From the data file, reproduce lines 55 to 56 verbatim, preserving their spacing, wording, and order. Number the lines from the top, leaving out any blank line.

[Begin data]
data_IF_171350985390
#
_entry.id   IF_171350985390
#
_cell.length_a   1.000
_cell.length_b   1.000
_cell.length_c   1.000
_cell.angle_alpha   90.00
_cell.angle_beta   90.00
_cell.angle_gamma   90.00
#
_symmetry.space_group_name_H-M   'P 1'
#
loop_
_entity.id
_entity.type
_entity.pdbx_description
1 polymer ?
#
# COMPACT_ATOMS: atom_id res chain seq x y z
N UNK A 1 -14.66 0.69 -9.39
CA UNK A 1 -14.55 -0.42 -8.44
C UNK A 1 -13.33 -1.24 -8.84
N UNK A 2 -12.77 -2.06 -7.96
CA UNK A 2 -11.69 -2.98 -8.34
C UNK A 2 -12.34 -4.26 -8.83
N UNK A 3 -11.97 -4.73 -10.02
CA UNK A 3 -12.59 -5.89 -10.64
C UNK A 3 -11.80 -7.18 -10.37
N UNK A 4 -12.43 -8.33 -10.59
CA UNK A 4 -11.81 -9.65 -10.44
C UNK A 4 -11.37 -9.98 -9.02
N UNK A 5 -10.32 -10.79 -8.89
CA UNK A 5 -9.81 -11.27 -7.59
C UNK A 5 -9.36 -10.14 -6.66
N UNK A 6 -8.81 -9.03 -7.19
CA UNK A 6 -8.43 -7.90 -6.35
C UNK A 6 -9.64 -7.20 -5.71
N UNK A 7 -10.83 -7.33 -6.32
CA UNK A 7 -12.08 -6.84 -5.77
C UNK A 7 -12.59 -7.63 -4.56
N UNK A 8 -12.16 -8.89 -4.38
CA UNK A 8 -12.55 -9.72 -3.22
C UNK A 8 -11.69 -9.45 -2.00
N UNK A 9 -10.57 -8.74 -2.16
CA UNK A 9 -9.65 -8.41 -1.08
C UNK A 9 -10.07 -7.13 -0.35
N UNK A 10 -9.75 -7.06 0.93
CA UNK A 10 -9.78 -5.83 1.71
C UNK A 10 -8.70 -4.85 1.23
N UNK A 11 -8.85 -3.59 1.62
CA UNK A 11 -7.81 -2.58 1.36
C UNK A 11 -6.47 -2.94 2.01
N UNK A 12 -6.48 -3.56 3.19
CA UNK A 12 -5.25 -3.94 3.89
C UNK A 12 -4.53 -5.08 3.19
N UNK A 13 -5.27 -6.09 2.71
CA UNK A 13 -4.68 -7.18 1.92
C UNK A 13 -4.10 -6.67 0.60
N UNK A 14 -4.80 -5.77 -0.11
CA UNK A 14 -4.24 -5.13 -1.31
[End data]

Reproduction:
CA UNK A 12 -5.25 -3.94 3.89
C UNK A 12 -4.53 -5.08 3.19